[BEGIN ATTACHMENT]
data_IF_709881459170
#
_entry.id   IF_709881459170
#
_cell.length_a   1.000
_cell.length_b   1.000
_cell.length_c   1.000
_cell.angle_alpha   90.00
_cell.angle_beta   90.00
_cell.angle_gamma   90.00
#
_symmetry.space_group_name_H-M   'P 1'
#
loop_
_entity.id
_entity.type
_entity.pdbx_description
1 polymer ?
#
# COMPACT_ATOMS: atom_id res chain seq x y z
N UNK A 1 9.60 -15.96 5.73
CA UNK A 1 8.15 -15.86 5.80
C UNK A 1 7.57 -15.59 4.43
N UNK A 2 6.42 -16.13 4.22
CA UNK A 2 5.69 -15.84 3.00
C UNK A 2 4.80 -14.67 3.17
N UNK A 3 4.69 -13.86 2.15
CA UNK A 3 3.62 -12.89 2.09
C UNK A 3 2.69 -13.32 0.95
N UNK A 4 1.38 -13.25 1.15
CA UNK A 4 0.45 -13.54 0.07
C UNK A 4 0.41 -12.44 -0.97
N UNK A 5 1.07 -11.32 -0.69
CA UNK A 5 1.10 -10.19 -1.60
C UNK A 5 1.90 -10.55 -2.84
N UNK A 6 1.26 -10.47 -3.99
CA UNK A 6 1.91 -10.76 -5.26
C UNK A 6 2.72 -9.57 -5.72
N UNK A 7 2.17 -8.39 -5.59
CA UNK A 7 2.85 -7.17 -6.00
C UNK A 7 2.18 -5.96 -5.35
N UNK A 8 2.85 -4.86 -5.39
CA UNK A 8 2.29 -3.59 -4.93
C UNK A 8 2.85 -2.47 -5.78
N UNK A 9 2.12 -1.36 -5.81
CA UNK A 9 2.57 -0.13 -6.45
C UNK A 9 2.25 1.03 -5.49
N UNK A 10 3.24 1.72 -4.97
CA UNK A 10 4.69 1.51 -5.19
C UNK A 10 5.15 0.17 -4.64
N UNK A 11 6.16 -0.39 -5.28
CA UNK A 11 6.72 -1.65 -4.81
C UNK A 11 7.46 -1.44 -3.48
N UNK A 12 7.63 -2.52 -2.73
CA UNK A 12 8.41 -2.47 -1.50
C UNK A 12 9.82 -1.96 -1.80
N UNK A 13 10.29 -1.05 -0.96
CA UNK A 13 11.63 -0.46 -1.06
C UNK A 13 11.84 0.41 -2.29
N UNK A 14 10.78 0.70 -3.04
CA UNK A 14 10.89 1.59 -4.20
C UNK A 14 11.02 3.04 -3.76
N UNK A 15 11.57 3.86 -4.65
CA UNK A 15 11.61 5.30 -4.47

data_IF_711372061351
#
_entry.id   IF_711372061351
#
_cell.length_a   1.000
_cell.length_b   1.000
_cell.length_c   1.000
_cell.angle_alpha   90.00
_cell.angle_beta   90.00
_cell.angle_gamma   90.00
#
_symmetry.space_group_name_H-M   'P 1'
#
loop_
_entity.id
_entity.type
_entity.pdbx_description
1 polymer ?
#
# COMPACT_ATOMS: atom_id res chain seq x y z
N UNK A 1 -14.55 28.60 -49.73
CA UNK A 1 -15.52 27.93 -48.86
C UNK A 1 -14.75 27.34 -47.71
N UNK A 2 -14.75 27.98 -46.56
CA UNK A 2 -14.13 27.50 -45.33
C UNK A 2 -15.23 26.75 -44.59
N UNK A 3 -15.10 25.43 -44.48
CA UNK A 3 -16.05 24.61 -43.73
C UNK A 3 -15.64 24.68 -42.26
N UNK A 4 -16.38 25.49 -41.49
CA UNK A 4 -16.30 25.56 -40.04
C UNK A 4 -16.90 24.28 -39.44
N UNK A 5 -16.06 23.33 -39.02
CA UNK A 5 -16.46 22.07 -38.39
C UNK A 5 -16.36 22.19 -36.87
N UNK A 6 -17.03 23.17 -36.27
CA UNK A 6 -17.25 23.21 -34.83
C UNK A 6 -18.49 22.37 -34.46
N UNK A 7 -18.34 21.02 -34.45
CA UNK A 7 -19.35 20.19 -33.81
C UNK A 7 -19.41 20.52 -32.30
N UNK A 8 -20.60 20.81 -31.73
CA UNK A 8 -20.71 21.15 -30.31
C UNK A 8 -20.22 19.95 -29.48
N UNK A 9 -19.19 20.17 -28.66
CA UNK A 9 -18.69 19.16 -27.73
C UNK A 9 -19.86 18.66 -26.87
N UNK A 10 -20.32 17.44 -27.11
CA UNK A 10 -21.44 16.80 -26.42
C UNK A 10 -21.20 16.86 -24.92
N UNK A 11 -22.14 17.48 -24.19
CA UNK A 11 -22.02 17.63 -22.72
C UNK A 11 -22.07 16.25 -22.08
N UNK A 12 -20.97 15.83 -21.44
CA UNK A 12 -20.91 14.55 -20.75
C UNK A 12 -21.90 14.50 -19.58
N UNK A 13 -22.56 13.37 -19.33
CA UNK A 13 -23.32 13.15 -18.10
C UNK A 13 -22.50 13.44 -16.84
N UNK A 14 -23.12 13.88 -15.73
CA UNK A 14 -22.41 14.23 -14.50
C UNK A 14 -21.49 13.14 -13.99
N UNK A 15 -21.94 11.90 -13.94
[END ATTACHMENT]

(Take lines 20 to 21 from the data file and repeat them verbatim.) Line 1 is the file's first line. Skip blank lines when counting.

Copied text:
# COMPACT_ATOMS: atom_id res chain seq x y z
N UNK A 1 9.60 -15.96 5.73